“We had a lovely vacation, I learned so much about the area and can't wait to match all my cemetery finds, to names on my family tree. We were very successful in finding relatives in Gananoque, Kingston, Toronto Cemeteries and also Prospect and Albury. I found relatives back as far as the 1800's. The main question I came to Gananoque to find, was not found: “Where in Ireland did the Wilson's come from?”. However, I learned much about the town and area and where my grandfather grew up. I also found his house! He died before I was born, so I never knew them. I also have more leads to follow and may yet learn the answer. I want to thank Ewart Richardson and Gananoque historian, John Nalon for their assistance.” Barbara Wilson
Deane C. Parkhurst and Susan and Bill Schongalla: In July we were invited to meet our TI Life author, Deane C. Parkhurst, who wrote Remembering TI Park and the Hurricane of ‘38 in August 2013.
Soon after the article was published I received an email from Susan Schongalla, who realized that Deane’s article was written about her house, located on Ontario Avenue in Thousand Island Park! It was easy to recognize as it is known as the New York Central house.
Several emails later, Susan learned that Deane, who has lived in Kansas City, MO, for many years, was coming back to the Park and would be staying in a cottage a few doors away. Susan graciously invited us all to meet and together, with neighbors and friends, we reminisced about life in the Park and our wonderful Thousand Islands.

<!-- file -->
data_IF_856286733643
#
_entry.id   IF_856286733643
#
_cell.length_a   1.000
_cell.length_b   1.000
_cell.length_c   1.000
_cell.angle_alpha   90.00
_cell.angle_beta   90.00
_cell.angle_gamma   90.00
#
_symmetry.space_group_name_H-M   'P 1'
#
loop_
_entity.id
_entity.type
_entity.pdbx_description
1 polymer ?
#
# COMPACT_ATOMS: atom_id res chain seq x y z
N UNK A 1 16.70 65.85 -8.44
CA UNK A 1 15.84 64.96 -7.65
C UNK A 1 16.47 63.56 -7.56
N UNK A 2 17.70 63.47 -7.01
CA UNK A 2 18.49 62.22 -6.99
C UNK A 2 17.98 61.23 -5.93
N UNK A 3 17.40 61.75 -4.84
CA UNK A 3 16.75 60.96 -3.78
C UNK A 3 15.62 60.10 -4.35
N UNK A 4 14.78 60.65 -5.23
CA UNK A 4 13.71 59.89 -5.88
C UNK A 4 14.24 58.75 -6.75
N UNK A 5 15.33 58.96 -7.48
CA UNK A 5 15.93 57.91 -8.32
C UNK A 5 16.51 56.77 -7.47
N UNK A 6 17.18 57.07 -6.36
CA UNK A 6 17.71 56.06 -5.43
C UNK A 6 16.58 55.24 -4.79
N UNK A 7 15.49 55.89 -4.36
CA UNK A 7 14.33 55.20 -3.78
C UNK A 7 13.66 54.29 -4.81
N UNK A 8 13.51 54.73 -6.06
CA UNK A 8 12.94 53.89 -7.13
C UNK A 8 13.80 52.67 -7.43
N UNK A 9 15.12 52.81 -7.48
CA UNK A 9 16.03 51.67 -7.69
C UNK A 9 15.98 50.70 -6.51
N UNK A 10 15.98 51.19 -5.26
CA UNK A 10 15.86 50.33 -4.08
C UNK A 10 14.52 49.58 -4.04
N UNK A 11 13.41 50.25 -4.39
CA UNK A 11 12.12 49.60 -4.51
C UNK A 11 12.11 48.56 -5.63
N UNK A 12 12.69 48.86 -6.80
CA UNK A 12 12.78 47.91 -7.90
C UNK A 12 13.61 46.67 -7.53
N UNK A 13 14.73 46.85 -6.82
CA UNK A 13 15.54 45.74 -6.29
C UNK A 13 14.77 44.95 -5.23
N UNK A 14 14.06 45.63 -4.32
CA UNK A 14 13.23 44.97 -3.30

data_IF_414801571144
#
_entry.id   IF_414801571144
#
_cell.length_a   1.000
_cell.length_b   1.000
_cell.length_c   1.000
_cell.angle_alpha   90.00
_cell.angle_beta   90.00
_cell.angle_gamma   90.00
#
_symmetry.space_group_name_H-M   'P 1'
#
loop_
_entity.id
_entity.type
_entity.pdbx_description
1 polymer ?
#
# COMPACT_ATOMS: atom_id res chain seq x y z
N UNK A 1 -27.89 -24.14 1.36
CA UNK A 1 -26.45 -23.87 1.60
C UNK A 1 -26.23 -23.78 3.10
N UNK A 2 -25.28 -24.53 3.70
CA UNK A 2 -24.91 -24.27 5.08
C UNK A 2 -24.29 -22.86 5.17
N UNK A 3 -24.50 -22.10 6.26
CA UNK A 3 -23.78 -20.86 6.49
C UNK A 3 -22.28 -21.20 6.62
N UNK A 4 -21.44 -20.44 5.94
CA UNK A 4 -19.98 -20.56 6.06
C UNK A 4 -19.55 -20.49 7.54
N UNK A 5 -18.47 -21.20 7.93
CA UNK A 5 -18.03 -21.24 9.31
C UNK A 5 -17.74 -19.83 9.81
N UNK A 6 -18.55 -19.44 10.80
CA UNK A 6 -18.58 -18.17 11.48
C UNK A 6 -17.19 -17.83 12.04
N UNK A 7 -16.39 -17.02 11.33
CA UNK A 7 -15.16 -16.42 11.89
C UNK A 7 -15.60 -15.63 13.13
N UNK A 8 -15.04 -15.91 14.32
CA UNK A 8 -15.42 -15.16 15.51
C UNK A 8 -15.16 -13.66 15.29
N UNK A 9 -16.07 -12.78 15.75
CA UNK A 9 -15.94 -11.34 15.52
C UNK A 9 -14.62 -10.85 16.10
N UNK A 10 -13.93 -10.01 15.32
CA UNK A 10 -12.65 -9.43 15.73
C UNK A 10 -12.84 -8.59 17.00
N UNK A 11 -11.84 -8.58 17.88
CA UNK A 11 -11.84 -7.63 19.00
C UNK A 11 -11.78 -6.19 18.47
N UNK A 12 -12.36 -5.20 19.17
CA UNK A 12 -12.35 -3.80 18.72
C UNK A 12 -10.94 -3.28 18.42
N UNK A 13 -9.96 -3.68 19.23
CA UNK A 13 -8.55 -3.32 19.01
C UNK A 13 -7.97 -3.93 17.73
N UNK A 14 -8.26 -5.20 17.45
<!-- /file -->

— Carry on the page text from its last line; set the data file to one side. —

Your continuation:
DONATE BUTTON… We fixed it!
We thank all those who generously took advantage of our TI Life DONATE button and sent in donations. I received several messages saying the PayPal system was not easily accessible for US/Americans account holders. We fixed it!
We will also set up a bank account for those who wish to send a check… But suffice to say, all those on the TI Life team are pleased and thankful for the support. We will have more to report next month, as well as updates how the funds are disbursed.
Joeseph T. Mierose, from Full Frame Works Photography, shared this photograph on our Facebook Page in June, saying, “I was rowing around Thurso Bay and Grindstone Island during late afternoon when the sky just opened up. As this ominous looking storm rolled in, I found myself fighting the urge to paddle for shore like a madman vs. pulling out my camera gear. I ended up doing a bit of both. Paddle, paddle, paddle, whip out the camera, paddle, paddle, paddle.... (See our TI Life profile on Joe in October 2013.)
Please Don’t Forget
Remember our facebook page throughout the month, as we post information and photographs & follow us on Twitter
Do you write about the River - near to it, from above or below? If so, please consider submitting an article. Let us know what you like, or dislike, about TI Life, so we can all share more ideas. And… most of all; please ask questions and leave comments.
By Susan W. Smith, Editor email@example.com
Special thanks to our editors: David Ray, Jane Taylor, Bill Stallan and Georgia Barker.